Sets the close-on-exec flag, which closes the descriptor if exec() or similar function is called to replace the currently running executable.

If you know you’ll be using Linux, this is quite a convenient mechanism to synchronise actions across processes, especially if the other processes are not Python. However, if you’re dealing with Python only then you might find that the multiprocessing module provides more convenient facilities for this.

If you do use this mechanism, one final note of caution — since these are raw file descriptors, of the same sort returned by os.read() and the like, there is no automatic closing behaviour, you’ll need to look after this yourself. The session below demonstrates that if you repeatedly call os.eventfd() without closing the resultant descriptors, they get leaked and you have no convenient way to close them. If you go too far you’ll hit the OS limit and see the dreaded OSError: [Errno 24] Too many open files error.

>>> import os
>>> os.listdir(f"/proc/{os.getpid()}/fd")
['0', '1', '2', '3']
>>> for i in range(5):
...     e_fd = os.eventfd(0)
>>> os.listdir(f"/proc/{os.getpid()}/fd")
['0', '1', '2', '3', '4', '5', '6', '7', '8']

Linux: os.splice()

Another Linux-specific enhancement in this release is the addition of os.splice(). Once again, this is directly exposing the splice() system call, which is used to copy data between two file descriptors without the overhead of moving it through userspace. The important limitation to note, however, is that at least one of the file descriptors must be a pipe.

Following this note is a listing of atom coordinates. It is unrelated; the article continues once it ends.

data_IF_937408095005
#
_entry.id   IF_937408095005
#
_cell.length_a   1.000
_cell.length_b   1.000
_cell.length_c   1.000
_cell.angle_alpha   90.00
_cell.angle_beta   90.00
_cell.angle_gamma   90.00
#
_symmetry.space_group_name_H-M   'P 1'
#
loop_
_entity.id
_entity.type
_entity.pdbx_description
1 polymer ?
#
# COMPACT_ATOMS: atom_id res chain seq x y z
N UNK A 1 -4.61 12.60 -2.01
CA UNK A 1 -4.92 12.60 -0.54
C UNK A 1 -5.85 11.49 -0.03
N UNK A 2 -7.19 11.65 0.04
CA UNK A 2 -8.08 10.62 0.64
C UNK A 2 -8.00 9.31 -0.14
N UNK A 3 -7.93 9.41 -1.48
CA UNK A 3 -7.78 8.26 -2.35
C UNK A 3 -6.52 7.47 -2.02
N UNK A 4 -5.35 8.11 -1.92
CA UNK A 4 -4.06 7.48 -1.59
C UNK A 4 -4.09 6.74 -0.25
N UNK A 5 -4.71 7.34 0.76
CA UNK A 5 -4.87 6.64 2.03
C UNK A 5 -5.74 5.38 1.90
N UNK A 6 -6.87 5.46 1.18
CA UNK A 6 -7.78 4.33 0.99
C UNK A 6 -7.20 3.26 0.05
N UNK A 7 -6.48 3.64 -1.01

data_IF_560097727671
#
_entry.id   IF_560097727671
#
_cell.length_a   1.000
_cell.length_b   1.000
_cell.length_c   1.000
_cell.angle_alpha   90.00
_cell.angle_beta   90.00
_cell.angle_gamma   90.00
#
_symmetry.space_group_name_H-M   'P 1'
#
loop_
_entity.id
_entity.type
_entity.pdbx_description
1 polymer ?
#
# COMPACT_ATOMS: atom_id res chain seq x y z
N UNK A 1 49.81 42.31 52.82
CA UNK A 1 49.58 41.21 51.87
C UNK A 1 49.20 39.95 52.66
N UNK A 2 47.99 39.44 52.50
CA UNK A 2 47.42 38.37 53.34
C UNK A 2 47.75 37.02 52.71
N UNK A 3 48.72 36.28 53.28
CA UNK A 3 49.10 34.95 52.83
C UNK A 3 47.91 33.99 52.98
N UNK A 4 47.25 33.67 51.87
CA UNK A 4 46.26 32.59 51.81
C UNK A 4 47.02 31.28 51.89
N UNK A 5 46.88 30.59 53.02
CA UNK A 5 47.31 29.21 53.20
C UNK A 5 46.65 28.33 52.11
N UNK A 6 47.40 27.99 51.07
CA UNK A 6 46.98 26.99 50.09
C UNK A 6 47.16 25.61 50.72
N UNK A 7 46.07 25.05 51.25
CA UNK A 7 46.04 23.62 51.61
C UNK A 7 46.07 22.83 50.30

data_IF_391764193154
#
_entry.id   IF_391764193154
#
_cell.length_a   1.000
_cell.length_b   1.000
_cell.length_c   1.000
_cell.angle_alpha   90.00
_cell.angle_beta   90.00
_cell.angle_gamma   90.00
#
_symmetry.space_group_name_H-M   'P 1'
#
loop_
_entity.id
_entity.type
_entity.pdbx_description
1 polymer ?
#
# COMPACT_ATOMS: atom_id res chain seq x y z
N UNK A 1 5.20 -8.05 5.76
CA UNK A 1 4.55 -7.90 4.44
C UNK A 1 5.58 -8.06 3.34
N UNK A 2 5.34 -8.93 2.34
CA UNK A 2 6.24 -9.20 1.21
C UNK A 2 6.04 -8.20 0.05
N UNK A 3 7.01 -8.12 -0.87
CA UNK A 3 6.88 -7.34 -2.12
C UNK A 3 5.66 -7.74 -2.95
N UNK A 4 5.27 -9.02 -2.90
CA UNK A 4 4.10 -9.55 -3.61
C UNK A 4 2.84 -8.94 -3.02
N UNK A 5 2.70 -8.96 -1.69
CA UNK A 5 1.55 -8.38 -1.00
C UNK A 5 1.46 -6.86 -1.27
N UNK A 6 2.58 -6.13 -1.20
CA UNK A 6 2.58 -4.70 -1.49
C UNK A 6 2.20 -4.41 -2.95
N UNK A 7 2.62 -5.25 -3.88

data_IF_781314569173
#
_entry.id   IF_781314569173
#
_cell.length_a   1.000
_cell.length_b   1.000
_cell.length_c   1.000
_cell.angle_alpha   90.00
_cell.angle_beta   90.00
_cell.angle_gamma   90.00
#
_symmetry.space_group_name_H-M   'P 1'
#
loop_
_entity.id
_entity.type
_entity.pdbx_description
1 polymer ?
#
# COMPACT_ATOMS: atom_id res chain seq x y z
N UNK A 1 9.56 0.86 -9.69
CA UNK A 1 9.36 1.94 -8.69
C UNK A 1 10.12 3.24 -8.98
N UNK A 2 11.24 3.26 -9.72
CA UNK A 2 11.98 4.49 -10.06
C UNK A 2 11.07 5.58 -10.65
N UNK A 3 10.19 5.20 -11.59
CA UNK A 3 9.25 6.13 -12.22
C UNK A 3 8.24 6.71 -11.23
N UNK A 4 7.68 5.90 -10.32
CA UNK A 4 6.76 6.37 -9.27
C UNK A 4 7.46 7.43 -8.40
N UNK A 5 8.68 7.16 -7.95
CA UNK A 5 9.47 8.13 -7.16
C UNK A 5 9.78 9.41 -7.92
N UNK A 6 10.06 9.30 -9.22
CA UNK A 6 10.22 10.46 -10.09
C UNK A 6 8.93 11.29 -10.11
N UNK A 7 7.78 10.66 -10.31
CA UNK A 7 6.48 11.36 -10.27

You may be familiar with os.sendfile(), a wrapper around the underlying sendfile() call, which is a similar zero-copy mechanism to move data between file descriptors2. On Linux, I believe these days sendfile() is actually implemented on top of the simpler splice().

To understand how this is useful, it may be helpful to think of a pipe as less of a channel and more of a simply a shared buffer. Instead of copying from a pipe (in the kernel) to a buffer in user memory, and then copying back into the kernel to a different file descriptor, you can have the data transferred directly within the kernel.